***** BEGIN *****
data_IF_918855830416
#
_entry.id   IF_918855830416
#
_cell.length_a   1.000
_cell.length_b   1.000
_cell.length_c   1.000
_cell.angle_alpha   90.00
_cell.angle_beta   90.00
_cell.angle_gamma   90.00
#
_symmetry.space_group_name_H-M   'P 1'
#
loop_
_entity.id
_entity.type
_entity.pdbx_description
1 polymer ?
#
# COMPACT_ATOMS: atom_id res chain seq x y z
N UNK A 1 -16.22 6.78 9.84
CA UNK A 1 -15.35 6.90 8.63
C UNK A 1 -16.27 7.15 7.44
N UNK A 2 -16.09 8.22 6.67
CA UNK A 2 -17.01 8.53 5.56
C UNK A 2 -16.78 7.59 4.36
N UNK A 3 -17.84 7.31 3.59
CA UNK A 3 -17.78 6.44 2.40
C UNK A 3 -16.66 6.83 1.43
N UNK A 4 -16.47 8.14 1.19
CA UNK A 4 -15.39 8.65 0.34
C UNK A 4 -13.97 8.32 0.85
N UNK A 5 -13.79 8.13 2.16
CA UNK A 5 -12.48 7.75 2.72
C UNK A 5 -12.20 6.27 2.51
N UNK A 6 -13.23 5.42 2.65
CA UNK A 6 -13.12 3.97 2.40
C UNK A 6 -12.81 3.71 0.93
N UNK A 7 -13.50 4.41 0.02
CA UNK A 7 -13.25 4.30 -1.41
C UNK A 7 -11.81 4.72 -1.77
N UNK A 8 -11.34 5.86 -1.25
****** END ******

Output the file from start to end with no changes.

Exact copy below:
data_IF_918855830416
#
_entry.id   IF_918855830416
#
_cell.length_a   1.000
_cell.length_b   1.000
_cell.length_c   1.000
_cell.angle_alpha   90.00
_cell.angle_beta   90.00
_cell.angle_gamma   90.00
#
_symmetry.space_group_name_H-M   'P 1'
#
loop_
_entity.id
_entity.type
_entity.pdbx_description
1 polymer ?
#
# COMPACT_ATOMS: atom_id res chain seq x y z
N UNK A 1 -16.22 6.78 9.84
CA UNK A 1 -15.35 6.90 8.63
C UNK A 1 -16.27 7.15 7.44
N UNK A 2 -16.09 8.22 6.67
CA UNK A 2 -17.01 8.53 5.56
C UNK A 2 -16.78 7.59 4.36
N UNK A 3 -17.84 7.31 3.59
CA UNK A 3 -17.78 6.44 2.40
C UNK A 3 -16.66 6.83 1.43
N UNK A 4 -16.47 8.14 1.19
CA UNK A 4 -15.39 8.65 0.34
C UNK A 4 -13.97 8.32 0.85
N UNK A 5 -13.79 8.13 2.16
CA UNK A 5 -12.48 7.75 2.72
C UNK A 5 -12.20 6.27 2.51
N UNK A 6 -13.23 5.42 2.65
CA UNK A 6 -13.12 3.97 2.40
C UNK A 6 -12.81 3.71 0.93
N UNK A 7 -13.50 4.41 0.02
CA UNK A 7 -13.25 4.30 -1.41
C UNK A 7 -11.81 4.72 -1.77
N UNK A 8 -11.34 5.86 -1.25